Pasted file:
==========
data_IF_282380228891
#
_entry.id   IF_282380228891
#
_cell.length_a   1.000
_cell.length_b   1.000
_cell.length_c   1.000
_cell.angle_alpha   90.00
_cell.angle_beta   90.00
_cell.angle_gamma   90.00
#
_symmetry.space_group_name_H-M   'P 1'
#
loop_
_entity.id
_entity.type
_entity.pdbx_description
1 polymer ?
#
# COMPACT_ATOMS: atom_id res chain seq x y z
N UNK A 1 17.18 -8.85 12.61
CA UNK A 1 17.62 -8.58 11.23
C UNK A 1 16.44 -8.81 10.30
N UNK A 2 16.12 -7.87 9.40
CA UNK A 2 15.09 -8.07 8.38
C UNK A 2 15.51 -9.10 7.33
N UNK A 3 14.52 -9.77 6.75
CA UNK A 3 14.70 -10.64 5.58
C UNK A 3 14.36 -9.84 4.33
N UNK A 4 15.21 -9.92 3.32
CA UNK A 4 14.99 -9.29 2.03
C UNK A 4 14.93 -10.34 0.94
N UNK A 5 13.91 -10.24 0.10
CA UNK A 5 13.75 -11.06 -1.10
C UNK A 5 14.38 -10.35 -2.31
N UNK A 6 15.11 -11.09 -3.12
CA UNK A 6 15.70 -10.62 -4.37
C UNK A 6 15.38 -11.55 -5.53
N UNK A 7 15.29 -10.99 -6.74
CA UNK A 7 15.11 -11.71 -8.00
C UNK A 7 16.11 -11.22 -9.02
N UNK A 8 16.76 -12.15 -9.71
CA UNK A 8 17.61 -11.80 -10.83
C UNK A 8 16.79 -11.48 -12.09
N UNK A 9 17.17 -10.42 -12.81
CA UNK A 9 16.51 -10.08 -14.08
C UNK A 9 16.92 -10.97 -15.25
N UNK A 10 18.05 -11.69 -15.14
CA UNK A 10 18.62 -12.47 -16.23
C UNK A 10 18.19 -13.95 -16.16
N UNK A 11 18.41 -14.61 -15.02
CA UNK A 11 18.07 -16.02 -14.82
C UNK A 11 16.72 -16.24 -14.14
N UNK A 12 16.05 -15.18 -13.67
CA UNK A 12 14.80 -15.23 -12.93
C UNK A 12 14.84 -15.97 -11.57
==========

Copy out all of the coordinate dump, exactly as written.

data_IF_282380228891
#
_entry.id   IF_282380228891
#
_cell.length_a   1.000
_cell.length_b   1.000
_cell.length_c   1.000
_cell.angle_alpha   90.00
_cell.angle_beta   90.00
_cell.angle_gamma   90.00
#
_symmetry.space_group_name_H-M   'P 1'
#
loop_
_entity.id
_entity.type
_entity.pdbx_description
1 polymer ?
#
# COMPACT_ATOMS: atom_id res chain seq x y z
N UNK A 1 17.18 -8.85 12.61
CA UNK A 1 17.62 -8.58 11.23
C UNK A 1 16.44 -8.81 10.30
N UNK A 2 16.12 -7.87 9.40
CA UNK A 2 15.09 -8.07 8.38
C UNK A 2 15.51 -9.10 7.33
N UNK A 3 14.52 -9.77 6.75
CA UNK A 3 14.70 -10.64 5.58
C UNK A 3 14.36 -9.84 4.33
N UNK A 4 15.21 -9.92 3.32
CA UNK A 4 14.99 -9.29 2.03
C UNK A 4 14.93 -10.34 0.94
N UNK A 5 13.91 -10.24 0.10
CA UNK A 5 13.75 -11.06 -1.10
C UNK A 5 14.38 -10.35 -2.31
N UNK A 6 15.11 -11.09 -3.12
CA UNK A 6 15.70 -10.62 -4.37
C UNK A 6 15.38 -11.55 -5.53
N UNK A 7 15.29 -10.99 -6.74
CA UNK A 7 15.11 -11.71 -8.00
C UNK A 7 16.11 -11.22 -9.02
N UNK A 8 16.76 -12.15 -9.71
CA UNK A 8 17.61 -11.80 -10.83
C UNK A 8 16.79 -11.48 -12.09
N UNK A 9 17.17 -10.42 -12.81
CA UNK A 9 16.51 -10.08 -14.08
C UNK A 9 16.92 -10.97 -15.25
N UNK A 10 18.05 -11.69 -15.14
CA UNK A 10 18.62 -12.47 -16.23
C UNK A 10 18.19 -13.95 -16.16
N UNK A 11 18.41 -14.61 -15.02
CA UNK A 11 18.07 -16.02 -14.82
C UNK A 11 16.72 -16.24 -14.14
N UNK A 12 16.05 -15.18 -13.67
CA UNK A 12 14.80 -15.23 -12.93
C UNK A 12 14.84 -15.97 -11.57